Abu Dhabi (CNN) – This time last year a match was lit by a fruit vendor in Tunis, which triggered uprisings throughout the region. Countries big, Egypt, and small, Tunisia, have witnessed wholesale change and the toppling of governments.
But at the one year mark, those on the ground here in the region are asking a simple question: Are we better off today than we were before the Arab Spring? People talk of a “The New Middle East” with a mixture of both optimism and despair, from Bahrain to Yemen.
Clearly the voice of the people has been heard and resonates on the streets of Cairo, for example, but unemployment is at a decade long high in Egypt, tourism is down officially by a quarter from a year ago and the Cairo Stock Exchange is the world’s worst performer of 2011.
“This country is literally and figuratively burning and we are approaching the threshold which it will become very hard to rebuild trust in the system,” says Mohamad Al-Ississ, a professor of economics at the American University of Cairo.
Al-Ississ is not optimistic the region’s most populous country can escape “financial Armageddon,” with the erosion of trust in the military. The window of time between now and presidential elections scheduled for late June is considered critical.
Eugene Rogan, of St. Antony’s college at Oxford University, echoes that view. He says the military in Egypt went from “heroes to villains of the revolution in 2011.” But the author of “The Arabs: A History” believes 2012 will offer a great deal of insight on what Islamic-based parties will offer as they move from being the target of repression to the mainstream.
“They are making common cause with the liberal and secular parties to try and frame a new order in which Islamic values will sit side-by-side with secular values and a very much business friendly, attract back tourists sort of agenda,” says Rogan. Those who do not deliver the economic goods to the people of the Arab Spring he says “are not speaking the language of the day.”
In Tunisia, new Prime Minister Hamadi Jebali raised some eyebrows at home and in the international business community when he talked of “living the sixth righteous Caliphate” that will govern future development. Jebali comes from Ennahda, Tunisia’s most prominent Islamist party.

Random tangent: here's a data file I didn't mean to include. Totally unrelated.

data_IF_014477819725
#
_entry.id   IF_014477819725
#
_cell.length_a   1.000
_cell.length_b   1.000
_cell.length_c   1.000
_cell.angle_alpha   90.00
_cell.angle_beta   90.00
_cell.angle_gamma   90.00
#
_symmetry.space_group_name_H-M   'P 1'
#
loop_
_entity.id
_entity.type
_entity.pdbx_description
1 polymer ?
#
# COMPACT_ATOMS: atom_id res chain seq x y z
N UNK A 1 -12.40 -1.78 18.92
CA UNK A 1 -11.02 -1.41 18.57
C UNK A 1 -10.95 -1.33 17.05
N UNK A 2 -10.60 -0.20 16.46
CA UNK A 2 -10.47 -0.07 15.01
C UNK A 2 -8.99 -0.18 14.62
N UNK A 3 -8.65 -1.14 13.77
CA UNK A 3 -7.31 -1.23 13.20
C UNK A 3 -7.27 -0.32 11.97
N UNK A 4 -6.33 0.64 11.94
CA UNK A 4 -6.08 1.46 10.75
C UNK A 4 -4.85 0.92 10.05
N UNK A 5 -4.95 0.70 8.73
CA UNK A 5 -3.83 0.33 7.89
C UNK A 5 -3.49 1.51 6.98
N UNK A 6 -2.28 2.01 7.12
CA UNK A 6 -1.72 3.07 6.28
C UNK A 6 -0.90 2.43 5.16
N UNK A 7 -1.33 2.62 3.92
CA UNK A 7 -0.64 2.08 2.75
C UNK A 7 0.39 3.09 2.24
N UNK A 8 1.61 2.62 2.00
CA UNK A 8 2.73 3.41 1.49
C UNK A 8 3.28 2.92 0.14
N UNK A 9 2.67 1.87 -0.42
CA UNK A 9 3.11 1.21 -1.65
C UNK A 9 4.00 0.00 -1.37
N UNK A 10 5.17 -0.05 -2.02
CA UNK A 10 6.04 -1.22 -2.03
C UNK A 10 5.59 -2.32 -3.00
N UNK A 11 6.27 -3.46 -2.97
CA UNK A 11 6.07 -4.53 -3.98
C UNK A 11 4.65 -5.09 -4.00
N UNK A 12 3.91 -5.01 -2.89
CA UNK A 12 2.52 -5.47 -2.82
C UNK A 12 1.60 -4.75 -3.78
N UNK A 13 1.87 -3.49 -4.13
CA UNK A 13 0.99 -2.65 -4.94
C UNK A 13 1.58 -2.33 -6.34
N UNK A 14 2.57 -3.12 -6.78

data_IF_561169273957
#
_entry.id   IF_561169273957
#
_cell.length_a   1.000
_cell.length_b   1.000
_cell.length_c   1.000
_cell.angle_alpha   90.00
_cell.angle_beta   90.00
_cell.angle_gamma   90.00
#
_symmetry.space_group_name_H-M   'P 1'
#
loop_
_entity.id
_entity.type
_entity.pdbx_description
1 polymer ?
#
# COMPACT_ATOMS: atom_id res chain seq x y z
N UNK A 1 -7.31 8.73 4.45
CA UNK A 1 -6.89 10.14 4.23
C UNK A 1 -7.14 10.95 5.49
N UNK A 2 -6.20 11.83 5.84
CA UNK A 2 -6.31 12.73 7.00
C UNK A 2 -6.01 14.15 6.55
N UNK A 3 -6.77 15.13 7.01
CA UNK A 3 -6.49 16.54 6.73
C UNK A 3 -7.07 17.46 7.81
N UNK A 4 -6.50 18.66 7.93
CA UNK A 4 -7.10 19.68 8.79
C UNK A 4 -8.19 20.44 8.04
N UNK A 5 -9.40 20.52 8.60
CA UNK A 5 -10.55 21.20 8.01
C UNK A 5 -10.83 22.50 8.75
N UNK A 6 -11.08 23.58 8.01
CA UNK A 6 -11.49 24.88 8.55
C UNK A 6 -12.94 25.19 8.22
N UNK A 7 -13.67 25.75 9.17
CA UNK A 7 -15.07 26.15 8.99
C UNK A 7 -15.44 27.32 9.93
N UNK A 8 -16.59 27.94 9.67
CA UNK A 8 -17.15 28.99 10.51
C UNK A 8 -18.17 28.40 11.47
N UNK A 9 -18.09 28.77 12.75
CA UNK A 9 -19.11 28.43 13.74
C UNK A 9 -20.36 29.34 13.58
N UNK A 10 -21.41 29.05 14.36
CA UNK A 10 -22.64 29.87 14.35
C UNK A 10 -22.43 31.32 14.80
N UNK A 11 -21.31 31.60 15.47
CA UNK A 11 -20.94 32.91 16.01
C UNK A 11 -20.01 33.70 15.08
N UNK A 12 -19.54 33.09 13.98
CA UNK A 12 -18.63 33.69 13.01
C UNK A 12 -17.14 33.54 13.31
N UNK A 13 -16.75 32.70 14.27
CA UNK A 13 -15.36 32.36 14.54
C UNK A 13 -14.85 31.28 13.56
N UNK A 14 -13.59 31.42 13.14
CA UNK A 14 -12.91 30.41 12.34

Tunisia’s respected Governor of the Central Bank, Mustapha Kamel Nabli, said in an interview that the new government’s policies and proposals to date are “private sector and market friendly” and that “pronouncements up until now are in that direction as well.”
The economy, he says, could grow by nearly 4% after only treading water during the year of the Arab Spring. It is not the domestic economy that will hold back projections, he believes, but the inability of neighboring Libya to recover and the lack of tourism visitors from Europe, which is struggling with its debt problems.
The government has less than four months worth of cash reserves but he hopes the corner will be turned in the next two quarters, with tourists and foreign investors putting Tunisia back on their priority list.
Egypt is in an even worse position for cash reserves, and is paying record amounts when it taps the bond market. The country garnered just under $50 billion in foreign direct investment in the five years leading up to the Arab Spring, but reforms took two and a half decades to get started under the Mubarak government. As Professor Al-Ississ points out, 40% of the population still live in grinding poverty.
Their frustration with the lack of shared opportunity and the level of mistrust with the military has led to the third interim government in less than a year.
Settling the unrest in Egypt, Al-Ississ suggests, is key for the region. The Military Council needs to get in sync with the Egyptian people before the one year anniversary of the uprising in Tahrir Square.
“This is the moment where we go forward or we go back to ground zero,” he said.